Black Ops II still offers that same high-speed first-person shooter gaming experience that consumers have been exchanging their hard-earned coin for the past few years, but it also tweaks some things, adds some new gameplay elements, and an offers an original futuristic setting with some cool new toys to play with.

The first thing to note is that the game isn’t entirely set in the future. The main storyline is set in the year 2025, where you play as David Mason (son of the first Black Ops‘ lead character, Alex Mason), but there’s a tremendous amount of continuity between the two games, and half of the campaign’s missions are set in the past as David gathers information from an old friend of his father’s, Frank Woods, about the game’s primary antagonist, Raul Menendez. The result is a back and forth between the past and the future as we learn more about Menendez and his connection to both father and son.

My main concern from the moment we found out Black Ops II would be set in the future, was that it would feel too science-fiction and not realistic enough. I don’t play Call of Duty games looking for a Halo experience. We could eventually see that it wasn’t hard sci-fi, and that made it all the easier to enjoy. Because it’s set only a little more than a decade away, it still feels realistic and believable enough while also offering some insanely fun new weaponry to play with. Invisibility suits, guns that scan an area showing you where people are hiding and let’s you shoot through walls to hit them, and explosives that fire out fast as bullets and stick to your target are just a few of the impressive new toys to play with.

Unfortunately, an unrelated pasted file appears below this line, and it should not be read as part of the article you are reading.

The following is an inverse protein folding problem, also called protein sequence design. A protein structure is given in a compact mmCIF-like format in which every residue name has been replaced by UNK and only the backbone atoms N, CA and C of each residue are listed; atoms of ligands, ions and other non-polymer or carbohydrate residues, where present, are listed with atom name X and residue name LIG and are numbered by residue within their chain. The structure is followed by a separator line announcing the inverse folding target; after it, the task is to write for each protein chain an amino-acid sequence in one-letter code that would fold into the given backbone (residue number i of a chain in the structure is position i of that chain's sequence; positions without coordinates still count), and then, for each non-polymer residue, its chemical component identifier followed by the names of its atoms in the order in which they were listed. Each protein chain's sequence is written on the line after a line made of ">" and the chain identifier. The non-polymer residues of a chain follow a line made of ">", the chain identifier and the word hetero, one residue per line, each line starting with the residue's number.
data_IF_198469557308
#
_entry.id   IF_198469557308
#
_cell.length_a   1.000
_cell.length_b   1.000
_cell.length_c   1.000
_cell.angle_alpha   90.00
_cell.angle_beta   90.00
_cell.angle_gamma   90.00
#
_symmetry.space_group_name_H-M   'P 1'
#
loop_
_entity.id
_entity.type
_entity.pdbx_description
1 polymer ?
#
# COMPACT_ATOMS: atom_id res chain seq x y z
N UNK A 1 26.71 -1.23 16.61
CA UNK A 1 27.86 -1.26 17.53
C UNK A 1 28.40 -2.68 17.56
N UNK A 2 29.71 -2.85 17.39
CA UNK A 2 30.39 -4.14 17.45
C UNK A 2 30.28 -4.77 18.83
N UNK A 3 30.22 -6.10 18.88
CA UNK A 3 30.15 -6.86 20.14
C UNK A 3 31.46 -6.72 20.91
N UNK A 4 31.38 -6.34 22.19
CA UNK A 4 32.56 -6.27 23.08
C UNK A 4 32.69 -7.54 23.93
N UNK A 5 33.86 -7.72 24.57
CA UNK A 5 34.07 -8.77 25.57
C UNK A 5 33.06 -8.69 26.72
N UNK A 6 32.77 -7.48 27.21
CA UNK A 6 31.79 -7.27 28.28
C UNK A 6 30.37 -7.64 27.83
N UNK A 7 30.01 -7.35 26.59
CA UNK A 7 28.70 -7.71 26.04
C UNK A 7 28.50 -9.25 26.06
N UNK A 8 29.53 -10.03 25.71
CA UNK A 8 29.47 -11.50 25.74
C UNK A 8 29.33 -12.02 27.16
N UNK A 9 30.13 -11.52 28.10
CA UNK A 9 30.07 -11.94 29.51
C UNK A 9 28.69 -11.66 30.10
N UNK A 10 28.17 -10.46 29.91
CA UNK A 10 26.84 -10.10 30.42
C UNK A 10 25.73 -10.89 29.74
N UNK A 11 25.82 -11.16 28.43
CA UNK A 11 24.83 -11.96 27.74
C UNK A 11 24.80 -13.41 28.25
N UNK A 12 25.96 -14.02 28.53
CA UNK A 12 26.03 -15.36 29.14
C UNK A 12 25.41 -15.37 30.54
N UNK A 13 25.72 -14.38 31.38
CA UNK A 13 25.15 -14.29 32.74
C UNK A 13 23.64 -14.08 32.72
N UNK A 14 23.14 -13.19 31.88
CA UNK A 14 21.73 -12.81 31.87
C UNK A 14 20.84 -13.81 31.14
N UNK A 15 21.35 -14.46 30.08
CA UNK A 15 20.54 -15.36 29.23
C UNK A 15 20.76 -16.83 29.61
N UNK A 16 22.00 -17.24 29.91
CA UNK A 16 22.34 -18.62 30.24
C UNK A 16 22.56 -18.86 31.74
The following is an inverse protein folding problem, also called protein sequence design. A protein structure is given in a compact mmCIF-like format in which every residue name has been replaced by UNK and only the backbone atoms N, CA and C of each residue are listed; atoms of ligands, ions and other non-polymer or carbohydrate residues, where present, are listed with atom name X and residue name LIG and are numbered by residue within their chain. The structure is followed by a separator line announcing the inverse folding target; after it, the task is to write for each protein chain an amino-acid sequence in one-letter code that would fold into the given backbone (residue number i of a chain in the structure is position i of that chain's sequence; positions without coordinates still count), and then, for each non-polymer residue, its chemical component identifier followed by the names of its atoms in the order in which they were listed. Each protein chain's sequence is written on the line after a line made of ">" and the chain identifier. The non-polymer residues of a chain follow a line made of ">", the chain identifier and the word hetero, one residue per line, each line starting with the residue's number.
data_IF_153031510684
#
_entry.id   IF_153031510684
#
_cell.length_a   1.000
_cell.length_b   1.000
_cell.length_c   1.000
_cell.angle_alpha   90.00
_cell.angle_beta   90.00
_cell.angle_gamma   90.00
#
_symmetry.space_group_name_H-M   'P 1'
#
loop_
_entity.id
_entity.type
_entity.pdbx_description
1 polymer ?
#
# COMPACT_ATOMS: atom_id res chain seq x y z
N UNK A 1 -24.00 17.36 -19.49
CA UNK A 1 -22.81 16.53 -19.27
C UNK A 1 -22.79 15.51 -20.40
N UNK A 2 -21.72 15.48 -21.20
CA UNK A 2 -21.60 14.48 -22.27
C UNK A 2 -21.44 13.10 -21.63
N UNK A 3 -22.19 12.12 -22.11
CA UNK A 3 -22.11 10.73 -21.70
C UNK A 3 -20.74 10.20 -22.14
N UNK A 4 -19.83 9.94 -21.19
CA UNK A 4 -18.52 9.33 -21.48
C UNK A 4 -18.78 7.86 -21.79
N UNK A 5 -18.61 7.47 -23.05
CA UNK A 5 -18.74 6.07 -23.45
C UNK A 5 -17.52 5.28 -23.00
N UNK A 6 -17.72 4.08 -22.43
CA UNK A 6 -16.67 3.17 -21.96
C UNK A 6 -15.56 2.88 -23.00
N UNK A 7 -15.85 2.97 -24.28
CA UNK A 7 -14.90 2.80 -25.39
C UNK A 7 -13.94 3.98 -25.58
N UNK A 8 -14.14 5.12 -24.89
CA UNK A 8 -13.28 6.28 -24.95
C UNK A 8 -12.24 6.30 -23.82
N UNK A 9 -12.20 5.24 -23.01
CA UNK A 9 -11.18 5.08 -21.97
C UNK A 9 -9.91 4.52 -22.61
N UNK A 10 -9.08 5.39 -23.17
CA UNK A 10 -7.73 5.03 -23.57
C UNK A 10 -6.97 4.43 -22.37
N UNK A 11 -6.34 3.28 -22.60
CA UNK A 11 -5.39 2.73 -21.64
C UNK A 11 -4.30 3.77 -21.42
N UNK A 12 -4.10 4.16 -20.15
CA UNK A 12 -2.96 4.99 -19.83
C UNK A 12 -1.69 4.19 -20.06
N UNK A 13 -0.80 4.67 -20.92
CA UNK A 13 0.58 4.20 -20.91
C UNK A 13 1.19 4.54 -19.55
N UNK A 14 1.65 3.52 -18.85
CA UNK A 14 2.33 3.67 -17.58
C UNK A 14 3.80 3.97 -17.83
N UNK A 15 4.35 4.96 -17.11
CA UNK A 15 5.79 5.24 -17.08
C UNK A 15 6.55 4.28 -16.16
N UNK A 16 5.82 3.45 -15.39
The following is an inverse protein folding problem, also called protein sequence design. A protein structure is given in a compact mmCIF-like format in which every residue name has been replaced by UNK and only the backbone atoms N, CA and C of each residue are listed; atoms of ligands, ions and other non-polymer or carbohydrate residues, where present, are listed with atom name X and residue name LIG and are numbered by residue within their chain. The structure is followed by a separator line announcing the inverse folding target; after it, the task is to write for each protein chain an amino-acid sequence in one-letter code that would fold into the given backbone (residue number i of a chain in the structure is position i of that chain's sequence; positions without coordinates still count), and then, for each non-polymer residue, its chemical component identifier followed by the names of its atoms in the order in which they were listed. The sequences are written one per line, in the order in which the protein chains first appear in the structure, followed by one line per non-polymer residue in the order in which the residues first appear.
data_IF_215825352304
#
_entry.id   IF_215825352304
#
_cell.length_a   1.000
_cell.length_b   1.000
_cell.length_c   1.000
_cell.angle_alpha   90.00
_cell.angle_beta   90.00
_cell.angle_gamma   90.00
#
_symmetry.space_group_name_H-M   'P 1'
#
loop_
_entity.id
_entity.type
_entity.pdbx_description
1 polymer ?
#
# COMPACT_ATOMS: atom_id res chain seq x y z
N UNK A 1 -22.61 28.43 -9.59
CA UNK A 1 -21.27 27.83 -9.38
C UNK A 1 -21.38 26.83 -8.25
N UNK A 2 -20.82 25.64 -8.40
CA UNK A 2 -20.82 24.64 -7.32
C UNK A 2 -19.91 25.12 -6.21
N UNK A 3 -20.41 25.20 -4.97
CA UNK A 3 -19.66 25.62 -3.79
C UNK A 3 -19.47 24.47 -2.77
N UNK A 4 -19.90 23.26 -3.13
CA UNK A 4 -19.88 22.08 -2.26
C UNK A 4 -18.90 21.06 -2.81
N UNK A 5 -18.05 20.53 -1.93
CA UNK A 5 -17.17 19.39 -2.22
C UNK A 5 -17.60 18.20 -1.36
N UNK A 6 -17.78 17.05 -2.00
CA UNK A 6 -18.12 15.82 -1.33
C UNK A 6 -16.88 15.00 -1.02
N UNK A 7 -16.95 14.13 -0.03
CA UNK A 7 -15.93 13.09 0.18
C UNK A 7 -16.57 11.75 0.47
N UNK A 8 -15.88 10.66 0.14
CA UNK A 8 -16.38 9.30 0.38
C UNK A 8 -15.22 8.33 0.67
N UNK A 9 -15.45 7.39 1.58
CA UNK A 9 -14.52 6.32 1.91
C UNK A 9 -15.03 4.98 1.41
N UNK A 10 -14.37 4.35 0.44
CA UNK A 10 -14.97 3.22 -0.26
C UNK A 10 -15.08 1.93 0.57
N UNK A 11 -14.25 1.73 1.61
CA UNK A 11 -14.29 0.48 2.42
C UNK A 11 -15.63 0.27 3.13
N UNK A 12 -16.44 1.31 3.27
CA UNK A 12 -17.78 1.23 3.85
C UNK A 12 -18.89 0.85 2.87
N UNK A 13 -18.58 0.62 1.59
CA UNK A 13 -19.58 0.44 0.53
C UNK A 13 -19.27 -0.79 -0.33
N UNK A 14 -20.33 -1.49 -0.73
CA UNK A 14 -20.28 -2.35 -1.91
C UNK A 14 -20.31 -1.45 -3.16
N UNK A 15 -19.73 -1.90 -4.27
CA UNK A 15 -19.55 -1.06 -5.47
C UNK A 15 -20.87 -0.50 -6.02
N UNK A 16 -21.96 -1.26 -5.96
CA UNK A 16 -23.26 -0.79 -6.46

I also have to applaud the story, which was penned by one of the writers of Christopher Nolan’s Dark Knight trilogy and wrote upcoming movies like Godzilla and Man of Steel, David Goyer. Previous sequels in the franchise have had familiar characters and such, but this game feels like a legit follow-up to Black Ops, with characters from the original, new characters that tie to the old ones, and and an original story that intertwines the two. It also helps when you get to fight alongside Michael Rooker, with Tony Todd cursing away as an admiral you serve under.